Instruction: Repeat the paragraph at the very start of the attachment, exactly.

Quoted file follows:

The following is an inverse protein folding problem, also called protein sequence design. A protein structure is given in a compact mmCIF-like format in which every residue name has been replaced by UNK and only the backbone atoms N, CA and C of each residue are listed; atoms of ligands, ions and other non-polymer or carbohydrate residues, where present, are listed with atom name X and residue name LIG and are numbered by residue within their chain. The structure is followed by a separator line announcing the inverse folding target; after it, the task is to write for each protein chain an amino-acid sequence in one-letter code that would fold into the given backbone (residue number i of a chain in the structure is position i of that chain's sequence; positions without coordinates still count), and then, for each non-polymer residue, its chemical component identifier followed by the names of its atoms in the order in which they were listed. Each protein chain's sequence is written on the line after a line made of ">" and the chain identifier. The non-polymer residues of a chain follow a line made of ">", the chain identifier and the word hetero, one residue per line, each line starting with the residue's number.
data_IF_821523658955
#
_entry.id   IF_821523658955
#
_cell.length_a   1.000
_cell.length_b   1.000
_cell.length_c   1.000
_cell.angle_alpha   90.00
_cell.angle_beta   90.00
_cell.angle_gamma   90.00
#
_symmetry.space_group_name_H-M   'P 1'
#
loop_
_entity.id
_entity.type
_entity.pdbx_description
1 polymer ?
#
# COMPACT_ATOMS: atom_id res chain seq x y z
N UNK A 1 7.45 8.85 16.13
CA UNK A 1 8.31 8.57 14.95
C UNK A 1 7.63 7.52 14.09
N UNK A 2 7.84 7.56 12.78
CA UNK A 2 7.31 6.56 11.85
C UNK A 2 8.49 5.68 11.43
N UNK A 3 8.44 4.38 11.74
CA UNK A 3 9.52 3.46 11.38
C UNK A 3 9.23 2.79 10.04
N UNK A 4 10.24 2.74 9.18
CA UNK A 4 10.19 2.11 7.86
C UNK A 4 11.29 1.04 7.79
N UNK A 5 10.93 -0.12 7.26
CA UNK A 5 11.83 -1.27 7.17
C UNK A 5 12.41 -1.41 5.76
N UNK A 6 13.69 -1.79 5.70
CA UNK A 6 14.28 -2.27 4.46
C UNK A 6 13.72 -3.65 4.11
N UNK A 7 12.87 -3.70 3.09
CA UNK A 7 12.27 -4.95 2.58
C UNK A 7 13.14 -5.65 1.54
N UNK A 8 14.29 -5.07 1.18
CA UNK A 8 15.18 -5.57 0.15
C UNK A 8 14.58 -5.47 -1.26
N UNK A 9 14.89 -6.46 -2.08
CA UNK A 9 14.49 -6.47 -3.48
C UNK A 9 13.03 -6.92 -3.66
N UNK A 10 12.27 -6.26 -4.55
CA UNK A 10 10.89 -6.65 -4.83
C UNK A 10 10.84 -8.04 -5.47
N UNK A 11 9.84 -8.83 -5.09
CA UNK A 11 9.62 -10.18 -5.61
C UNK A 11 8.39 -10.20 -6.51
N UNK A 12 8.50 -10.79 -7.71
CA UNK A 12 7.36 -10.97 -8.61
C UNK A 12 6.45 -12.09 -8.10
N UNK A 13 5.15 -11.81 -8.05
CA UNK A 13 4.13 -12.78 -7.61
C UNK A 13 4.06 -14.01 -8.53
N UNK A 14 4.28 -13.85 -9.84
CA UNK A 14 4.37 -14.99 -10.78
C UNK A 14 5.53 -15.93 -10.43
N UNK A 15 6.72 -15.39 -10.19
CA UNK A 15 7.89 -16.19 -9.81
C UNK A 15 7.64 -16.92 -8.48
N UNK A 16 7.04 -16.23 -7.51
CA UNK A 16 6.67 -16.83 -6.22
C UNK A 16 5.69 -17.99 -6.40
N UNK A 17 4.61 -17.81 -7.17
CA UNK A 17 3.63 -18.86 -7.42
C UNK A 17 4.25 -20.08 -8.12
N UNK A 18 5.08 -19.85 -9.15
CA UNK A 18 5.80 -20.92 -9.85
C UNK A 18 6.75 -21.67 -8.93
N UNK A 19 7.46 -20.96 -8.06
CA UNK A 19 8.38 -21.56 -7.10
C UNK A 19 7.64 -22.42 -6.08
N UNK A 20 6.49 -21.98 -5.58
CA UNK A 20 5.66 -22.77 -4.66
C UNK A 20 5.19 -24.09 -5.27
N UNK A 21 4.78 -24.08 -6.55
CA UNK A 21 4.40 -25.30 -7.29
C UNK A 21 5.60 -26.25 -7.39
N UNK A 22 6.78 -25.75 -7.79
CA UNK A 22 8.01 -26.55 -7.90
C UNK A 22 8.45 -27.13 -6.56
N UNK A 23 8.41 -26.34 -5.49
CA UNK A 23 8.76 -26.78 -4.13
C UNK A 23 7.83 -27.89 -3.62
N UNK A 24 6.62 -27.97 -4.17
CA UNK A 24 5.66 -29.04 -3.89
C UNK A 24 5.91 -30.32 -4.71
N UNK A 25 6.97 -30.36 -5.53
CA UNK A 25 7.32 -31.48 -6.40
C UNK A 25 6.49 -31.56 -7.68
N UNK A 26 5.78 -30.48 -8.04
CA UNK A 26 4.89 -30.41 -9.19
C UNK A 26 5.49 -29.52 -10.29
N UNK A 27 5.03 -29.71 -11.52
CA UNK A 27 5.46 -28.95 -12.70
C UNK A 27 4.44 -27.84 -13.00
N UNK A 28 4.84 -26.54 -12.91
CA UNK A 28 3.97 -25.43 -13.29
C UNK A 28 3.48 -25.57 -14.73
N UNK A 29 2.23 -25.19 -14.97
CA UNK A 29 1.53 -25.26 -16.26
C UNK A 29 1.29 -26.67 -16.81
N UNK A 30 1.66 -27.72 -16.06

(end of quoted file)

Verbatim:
The following is an inverse protein folding problem, also called protein sequence design. A protein structure is given in a compact mmCIF-like format in which every residue name has been replaced by UNK and only the backbone atoms N, CA and C of each residue are listed; atoms of ligands, ions and other non-polymer or carbohydrate residues, where present, are listed with atom name X and residue name LIG and are numbered by residue within their chain. The structure is followed by a separator line announcing the inverse folding target; after it, the task is to write for each protein chain an amino-acid sequence in one-letter code that would fold into the given backbone (residue number i of a chain in the structure is position i of that chain's sequence; positions without coordinates still count), and then, for each non-polymer residue, its chemical component identifier followed by the names of its atoms in the order in which they were listed. Each protein chain's sequence is written on the line after a line made of ">" and the chain identifier. The non-polymer residues of a chain follow a line made of ">", the chain identifier and the word hetero, one residue per line, each line starting with the residue's number.